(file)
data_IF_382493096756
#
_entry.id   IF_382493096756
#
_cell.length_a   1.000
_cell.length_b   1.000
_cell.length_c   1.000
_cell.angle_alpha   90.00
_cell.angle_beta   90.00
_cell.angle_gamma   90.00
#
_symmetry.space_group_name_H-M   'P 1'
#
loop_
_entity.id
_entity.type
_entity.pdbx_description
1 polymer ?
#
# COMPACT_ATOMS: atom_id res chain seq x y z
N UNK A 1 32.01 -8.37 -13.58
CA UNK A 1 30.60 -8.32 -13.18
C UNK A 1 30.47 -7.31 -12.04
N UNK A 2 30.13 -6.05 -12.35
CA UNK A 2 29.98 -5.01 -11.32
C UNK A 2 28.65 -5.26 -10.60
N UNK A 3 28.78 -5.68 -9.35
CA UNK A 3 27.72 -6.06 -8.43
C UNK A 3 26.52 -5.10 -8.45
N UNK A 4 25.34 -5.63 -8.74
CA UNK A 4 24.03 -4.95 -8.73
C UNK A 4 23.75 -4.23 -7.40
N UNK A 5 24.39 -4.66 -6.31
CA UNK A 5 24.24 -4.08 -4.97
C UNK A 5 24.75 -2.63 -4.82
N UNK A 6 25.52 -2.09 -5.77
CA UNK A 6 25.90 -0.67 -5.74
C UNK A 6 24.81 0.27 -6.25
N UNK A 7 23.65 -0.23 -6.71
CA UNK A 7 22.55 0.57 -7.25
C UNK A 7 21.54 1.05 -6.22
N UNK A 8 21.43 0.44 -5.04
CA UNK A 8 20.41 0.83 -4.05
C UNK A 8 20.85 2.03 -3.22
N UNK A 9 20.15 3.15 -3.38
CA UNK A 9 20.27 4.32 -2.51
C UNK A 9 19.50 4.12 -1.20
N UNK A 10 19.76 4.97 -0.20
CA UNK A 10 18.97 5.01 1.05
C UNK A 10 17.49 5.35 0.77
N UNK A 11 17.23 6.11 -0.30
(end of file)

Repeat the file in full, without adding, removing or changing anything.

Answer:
data_IF_382493096756
#
_entry.id   IF_382493096756
#
_cell.length_a   1.000
_cell.length_b   1.000
_cell.length_c   1.000
_cell.angle_alpha   90.00
_cell.angle_beta   90.00
_cell.angle_gamma   90.00
#
_symmetry.space_group_name_H-M   'P 1'
#
loop_
_entity.id
_entity.type
_entity.pdbx_description
1 polymer ?
#
# COMPACT_ATOMS: atom_id res chain seq x y z
N UNK A 1 32.01 -8.37 -13.58
CA UNK A 1 30.60 -8.32 -13.18
C UNK A 1 30.47 -7.31 -12.04
N UNK A 2 30.13 -6.05 -12.35
CA UNK A 2 29.98 -5.01 -11.32
C UNK A 2 28.65 -5.26 -10.60
N UNK A 3 28.78 -5.68 -9.35
CA UNK A 3 27.72 -6.06 -8.43
C UNK A 3 26.52 -5.10 -8.45
N UNK A 4 25.34 -5.63 -8.74
CA UNK A 4 24.03 -4.95 -8.73
C UNK A 4 23.75 -4.23 -7.40
N UNK A 5 24.39 -4.66 -6.31
CA UNK A 5 24.24 -4.08 -4.97
C UNK A 5 24.75 -2.63 -4.82
N UNK A 6 25.52 -2.09 -5.77
CA UNK A 6 25.90 -0.67 -5.74
C UNK A 6 24.81 0.27 -6.25
N UNK A 7 23.65 -0.23 -6.71
CA UNK A 7 22.55 0.57 -7.25
C UNK A 7 21.54 1.05 -6.22
N UNK A 8 21.43 0.44 -5.04
CA UNK A 8 20.41 0.83 -4.05
C UNK A 8 20.85 2.03 -3.22
N UNK A 9 20.15 3.15 -3.38
CA UNK A 9 20.27 4.32 -2.51
C UNK A 9 19.50 4.12 -1.20
N UNK A 10 19.76 4.97 -0.20
CA UNK A 10 18.97 5.01 1.05
C UNK A 10 17.49 5.35 0.77
N UNK A 11 17.23 6.11 -0.30